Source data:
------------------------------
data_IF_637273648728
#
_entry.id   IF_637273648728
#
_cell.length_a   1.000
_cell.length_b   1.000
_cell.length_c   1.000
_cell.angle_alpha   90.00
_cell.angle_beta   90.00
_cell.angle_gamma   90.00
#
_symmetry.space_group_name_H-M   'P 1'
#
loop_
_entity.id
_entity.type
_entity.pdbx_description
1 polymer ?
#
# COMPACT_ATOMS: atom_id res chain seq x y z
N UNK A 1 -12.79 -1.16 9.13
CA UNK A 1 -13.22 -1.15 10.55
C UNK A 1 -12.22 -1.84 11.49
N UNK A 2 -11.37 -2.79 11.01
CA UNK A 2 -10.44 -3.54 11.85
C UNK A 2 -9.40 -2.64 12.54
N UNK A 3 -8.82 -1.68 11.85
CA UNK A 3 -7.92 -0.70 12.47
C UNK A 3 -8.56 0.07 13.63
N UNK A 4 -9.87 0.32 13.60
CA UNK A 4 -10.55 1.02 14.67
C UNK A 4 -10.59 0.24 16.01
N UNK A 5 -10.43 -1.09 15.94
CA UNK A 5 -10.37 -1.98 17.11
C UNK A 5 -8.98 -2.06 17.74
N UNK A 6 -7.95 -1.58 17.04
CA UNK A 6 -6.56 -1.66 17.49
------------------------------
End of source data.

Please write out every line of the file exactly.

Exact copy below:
data_IF_637273648728
#
_entry.id   IF_637273648728
#
_cell.length_a   1.000
_cell.length_b   1.000
_cell.length_c   1.000
_cell.angle_alpha   90.00
_cell.angle_beta   90.00
_cell.angle_gamma   90.00
#
_symmetry.space_group_name_H-M   'P 1'
#
loop_
_entity.id
_entity.type
_entity.pdbx_description
1 polymer ?
#
# COMPACT_ATOMS: atom_id res chain seq x y z
N UNK A 1 -12.79 -1.16 9.13
CA UNK A 1 -13.22 -1.15 10.55
C UNK A 1 -12.22 -1.84 11.49
N UNK A 2 -11.37 -2.79 11.01
CA UNK A 2 -10.44 -3.54 11.85
C UNK A 2 -9.40 -2.64 12.54
N UNK A 3 -8.82 -1.68 11.85
CA UNK A 3 -7.92 -0.70 12.47
C UNK A 3 -8.56 0.07 13.63
N UNK A 4 -9.87 0.32 13.60
CA UNK A 4 -10.55 1.02 14.67
C UNK A 4 -10.59 0.24 16.01
N UNK A 5 -10.43 -1.09 15.94
CA UNK A 5 -10.37 -1.98 17.11
C UNK A 5 -8.98 -2.06 17.74
N UNK A 6 -7.95 -1.58 17.04
CA UNK A 6 -6.56 -1.66 17.49